The International System of Units
The International System of Units (SI) on the BIPM website:
The definition of the SI units is established in terms of a set of seven defining constants. The complete system of units can be derived from the fixed values of these defining constants, expressed in the units of the SI. These seven defining constants are the most fundamental feature of the definition of the entire system of units.
The seven defining constants of the SI and the seven corresponding units they define:
Defining constant  Symbol  Numerical value  Unit 
hyperfine transition frequency of Cs  ∆v_{Cs}  9 192 631 770  Hz 
speed of light in vacuum  c  299 792 458  m s^{–1} 
Planck constant  h  6.626 070 15 x 10^{–34}  J s 
elementary charge  e  1.602 176 634 x 10^{–19}  C 
Boltzmann constant  k  1.380 649 x 10^{–23}  J K^{–1} 
Avogadro constant  N_{A}  6.022 140 76 x 10^{23}  mol^{–1} 
luminous efficacy  K_{cd}  683  lm W^{–1} 
These particular constants were chosen after having been identified as being the best choice, taking into account the previous definition of the SI, which was based on seven base units, and progress in science.
The definitions below specify the exact numerical value of each constant when its value is expressed in the corresponding SI unit. By fixing the exact numerical value the unit becomes defined, since the product of the numerical value and the unit has to equal the value of the constant, which is postulated to be invariant. The seven constants are chosen in such a way that any unit of the SI can be written either through a defining constant itself or through products or quotients of defining constants.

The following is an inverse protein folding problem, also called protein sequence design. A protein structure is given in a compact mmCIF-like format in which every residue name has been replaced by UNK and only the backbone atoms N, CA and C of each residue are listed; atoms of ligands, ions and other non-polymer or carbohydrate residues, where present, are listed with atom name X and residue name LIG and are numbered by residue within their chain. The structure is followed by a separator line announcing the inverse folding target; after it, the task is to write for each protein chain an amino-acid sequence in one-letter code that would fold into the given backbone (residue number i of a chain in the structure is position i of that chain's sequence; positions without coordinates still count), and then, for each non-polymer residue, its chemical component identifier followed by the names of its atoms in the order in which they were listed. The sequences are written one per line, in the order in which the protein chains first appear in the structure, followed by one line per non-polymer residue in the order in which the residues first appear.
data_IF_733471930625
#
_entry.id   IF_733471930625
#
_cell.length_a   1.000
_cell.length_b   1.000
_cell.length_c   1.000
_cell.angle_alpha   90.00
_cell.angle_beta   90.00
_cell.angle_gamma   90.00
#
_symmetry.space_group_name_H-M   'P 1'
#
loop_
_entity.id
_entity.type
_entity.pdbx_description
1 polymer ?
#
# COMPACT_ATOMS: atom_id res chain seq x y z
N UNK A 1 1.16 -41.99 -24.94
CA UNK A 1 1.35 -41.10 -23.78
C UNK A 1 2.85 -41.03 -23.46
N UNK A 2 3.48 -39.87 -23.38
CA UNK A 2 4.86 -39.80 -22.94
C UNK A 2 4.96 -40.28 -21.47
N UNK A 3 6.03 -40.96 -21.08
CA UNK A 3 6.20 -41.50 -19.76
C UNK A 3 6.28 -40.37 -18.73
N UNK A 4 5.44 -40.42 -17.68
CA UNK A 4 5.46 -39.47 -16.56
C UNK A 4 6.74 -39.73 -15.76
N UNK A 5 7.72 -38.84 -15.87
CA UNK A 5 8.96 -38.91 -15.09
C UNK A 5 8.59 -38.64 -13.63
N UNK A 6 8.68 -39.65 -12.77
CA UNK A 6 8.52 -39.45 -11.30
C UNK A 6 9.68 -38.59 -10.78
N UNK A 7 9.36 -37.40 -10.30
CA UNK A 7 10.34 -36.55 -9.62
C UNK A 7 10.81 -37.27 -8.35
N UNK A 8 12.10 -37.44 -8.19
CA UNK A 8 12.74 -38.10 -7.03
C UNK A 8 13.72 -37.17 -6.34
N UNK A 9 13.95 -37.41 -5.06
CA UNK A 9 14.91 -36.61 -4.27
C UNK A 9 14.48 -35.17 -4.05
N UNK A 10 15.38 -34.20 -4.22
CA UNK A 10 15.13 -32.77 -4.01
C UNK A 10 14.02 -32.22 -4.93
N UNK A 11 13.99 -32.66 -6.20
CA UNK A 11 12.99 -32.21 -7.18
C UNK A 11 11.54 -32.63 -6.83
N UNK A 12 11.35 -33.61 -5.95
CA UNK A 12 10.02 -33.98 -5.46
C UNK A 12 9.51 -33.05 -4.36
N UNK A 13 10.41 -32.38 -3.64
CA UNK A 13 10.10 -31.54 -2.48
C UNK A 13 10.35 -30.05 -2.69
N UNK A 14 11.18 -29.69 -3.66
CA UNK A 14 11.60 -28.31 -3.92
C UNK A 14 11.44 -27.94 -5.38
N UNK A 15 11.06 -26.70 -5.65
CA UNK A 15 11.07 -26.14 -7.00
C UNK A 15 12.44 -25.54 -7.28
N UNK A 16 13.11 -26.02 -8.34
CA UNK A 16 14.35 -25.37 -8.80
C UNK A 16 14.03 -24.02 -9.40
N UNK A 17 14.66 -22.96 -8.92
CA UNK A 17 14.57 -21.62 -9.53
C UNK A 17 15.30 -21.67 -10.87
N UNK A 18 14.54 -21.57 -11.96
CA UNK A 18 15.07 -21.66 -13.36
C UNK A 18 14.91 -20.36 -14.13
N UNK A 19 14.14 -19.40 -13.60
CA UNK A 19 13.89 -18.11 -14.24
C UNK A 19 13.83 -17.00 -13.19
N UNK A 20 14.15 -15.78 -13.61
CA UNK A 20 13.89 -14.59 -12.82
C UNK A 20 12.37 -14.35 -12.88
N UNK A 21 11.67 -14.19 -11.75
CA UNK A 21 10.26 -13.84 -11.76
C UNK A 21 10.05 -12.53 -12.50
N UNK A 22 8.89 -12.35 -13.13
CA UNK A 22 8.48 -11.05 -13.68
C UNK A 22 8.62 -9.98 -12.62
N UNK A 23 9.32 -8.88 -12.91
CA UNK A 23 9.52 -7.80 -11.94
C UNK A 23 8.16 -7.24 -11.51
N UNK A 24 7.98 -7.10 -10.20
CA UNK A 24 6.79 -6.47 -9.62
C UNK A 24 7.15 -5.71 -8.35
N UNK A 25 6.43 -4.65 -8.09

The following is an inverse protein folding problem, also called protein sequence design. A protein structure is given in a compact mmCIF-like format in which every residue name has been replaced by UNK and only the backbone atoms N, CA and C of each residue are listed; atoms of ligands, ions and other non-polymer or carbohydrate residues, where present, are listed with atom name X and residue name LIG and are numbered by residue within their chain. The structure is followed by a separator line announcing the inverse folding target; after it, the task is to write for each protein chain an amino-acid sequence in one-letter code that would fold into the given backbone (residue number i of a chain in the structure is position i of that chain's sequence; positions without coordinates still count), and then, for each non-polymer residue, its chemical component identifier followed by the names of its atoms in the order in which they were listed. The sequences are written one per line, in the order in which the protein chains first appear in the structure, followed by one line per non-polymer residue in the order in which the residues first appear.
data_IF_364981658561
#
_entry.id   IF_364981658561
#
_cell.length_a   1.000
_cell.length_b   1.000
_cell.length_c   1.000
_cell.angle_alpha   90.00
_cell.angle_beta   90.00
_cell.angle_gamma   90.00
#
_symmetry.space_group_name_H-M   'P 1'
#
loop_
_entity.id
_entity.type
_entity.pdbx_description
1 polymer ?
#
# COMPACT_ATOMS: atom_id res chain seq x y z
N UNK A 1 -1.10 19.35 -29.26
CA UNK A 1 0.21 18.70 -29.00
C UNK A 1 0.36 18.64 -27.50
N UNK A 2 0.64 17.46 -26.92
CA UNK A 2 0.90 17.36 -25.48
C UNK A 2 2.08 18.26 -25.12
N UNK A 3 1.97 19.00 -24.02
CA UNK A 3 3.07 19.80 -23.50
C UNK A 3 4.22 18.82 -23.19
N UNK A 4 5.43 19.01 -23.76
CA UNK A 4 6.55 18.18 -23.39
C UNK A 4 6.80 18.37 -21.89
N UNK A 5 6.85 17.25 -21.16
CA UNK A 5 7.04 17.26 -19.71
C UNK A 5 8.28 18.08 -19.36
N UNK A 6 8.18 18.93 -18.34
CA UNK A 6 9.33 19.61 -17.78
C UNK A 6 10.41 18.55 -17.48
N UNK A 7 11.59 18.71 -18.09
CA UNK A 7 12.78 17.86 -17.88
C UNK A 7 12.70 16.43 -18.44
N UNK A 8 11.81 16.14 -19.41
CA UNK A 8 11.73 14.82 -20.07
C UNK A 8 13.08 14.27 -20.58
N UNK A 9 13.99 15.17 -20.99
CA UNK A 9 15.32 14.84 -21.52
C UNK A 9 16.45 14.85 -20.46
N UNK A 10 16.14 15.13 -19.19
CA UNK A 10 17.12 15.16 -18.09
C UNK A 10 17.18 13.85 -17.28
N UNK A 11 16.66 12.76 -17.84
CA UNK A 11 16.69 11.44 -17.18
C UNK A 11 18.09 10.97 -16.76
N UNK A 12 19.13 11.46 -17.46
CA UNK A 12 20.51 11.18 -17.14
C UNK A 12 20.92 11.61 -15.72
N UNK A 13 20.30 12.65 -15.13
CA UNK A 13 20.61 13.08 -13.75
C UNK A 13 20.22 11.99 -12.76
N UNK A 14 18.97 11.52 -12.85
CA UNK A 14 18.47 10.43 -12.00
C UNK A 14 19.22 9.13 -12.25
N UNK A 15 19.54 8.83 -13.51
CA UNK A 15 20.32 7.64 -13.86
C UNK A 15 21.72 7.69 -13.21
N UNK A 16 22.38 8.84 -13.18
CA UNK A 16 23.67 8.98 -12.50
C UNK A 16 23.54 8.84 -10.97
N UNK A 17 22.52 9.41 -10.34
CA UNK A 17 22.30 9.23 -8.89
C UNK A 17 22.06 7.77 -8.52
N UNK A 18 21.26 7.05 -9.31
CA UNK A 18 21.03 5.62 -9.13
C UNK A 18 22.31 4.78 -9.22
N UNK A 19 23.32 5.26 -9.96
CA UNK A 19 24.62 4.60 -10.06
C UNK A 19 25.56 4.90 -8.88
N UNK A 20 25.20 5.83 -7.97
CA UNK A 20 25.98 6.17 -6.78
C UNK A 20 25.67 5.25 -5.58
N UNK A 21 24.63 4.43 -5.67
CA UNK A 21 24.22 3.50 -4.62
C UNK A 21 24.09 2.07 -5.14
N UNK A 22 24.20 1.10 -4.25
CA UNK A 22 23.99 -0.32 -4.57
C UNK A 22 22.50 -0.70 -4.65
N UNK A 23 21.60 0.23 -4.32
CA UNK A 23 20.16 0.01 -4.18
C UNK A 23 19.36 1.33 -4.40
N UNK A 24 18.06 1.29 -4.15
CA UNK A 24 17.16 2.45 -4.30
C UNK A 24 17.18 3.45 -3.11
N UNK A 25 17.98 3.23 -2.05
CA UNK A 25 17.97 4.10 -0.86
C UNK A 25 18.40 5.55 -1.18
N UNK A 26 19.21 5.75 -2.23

The International System of Units, the SI, is the system of units in which

where the hertz, joule, coulomb, lumen, and watt, with unit symbols Hz, J, C, lm, and W, respectively, are related to the units second, metre, kilogram, ampere, kelvin, mole, and candela, with unit symbols s, m, kg, A, K, mol, and cd, respectively, according to Hz = s^{–1}, J = kg m^{2} s^{–2}, C = A s, lm = cd m^{2} m^{–2} = cd sr, and W = kg m^{2} s^{–3}.
The seven constants are chosen in such a way that any unit of the SI can be written either through a defining constant itself or through products or quotients of defining constants.
The numerical values of the seven defining constants have no uncertainty.